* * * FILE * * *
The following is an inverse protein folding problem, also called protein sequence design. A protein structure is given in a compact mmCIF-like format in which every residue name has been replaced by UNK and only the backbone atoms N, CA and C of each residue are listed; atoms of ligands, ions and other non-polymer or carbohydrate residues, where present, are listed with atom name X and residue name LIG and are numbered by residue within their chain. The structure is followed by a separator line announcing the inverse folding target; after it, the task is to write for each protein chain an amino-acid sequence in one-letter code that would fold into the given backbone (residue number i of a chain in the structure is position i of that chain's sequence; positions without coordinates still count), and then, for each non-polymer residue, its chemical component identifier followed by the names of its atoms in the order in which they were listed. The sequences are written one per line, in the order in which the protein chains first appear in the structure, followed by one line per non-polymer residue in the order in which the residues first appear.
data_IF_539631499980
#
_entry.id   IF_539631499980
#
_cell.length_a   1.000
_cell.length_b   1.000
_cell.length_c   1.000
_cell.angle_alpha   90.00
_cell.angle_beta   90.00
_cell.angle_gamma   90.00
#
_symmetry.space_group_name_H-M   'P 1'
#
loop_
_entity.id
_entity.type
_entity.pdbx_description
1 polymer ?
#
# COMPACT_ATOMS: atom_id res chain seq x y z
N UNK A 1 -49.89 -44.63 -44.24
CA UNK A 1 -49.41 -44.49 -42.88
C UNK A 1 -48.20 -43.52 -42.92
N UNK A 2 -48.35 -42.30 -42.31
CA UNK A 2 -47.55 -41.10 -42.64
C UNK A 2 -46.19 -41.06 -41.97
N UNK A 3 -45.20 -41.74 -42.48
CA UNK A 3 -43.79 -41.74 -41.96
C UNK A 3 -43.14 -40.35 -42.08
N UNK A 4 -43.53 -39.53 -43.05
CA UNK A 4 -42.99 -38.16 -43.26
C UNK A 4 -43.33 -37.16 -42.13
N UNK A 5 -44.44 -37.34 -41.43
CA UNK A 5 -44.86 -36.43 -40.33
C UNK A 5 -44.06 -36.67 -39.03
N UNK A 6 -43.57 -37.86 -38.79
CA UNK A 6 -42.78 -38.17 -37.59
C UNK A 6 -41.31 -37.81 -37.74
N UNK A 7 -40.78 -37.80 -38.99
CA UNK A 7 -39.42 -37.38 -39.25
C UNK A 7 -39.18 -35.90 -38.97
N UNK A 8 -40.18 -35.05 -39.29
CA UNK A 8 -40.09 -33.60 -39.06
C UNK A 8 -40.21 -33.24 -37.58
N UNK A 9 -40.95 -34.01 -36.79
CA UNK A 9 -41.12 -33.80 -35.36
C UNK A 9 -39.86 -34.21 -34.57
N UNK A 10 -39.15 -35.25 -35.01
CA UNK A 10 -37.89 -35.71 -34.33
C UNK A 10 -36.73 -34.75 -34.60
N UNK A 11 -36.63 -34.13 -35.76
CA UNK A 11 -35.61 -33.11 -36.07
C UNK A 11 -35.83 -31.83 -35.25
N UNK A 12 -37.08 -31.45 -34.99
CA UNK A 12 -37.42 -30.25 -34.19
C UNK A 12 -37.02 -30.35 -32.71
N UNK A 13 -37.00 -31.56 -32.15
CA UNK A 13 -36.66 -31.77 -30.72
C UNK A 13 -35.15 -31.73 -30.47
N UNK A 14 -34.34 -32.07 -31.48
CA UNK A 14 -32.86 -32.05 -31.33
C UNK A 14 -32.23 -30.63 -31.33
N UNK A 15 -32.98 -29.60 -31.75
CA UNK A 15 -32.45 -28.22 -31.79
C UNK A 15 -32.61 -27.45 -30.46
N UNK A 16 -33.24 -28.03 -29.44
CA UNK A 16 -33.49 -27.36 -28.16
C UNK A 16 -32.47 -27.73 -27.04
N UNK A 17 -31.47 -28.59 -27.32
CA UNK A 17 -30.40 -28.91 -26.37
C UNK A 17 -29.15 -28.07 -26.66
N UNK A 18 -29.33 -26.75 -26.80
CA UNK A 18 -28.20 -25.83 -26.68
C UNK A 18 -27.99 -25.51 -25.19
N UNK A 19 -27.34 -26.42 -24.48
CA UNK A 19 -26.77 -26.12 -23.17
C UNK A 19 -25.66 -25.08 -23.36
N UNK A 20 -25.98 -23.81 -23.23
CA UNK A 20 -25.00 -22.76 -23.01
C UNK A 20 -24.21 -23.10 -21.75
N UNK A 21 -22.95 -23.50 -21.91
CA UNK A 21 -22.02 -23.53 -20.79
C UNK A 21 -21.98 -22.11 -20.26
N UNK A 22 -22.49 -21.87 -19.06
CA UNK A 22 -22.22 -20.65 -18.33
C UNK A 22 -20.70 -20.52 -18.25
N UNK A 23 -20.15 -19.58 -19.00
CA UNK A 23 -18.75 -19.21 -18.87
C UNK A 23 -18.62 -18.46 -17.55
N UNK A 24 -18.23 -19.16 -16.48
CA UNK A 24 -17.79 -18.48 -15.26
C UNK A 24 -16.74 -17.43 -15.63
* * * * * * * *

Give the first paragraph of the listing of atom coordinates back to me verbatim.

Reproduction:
The following is an inverse protein folding problem, also called protein sequence design. A protein structure is given in a compact mmCIF-like format in which every residue name has been replaced by UNK and only the backbone atoms N, CA and C of each residue are listed; atoms of ligands, ions and other non-polymer or carbohydrate residues, where present, are listed with atom name X and residue name LIG and are numbered by residue within their chain. The structure is followed by a separator line announcing the inverse folding target; after it, the task is to write for each protein chain an amino-acid sequence in one-letter code that would fold into the given backbone (residue number i of a chain in the structure is position i of that chain's sequence; positions without coordinates still count), and then, for each non-polymer residue, its chemical component identifier followed by the names of its atoms in the order in which they were listed. The sequences are written one per line, in the order in which the protein chains first appear in the structure, followed by one line per non-polymer residue in the order in which the residues first appear.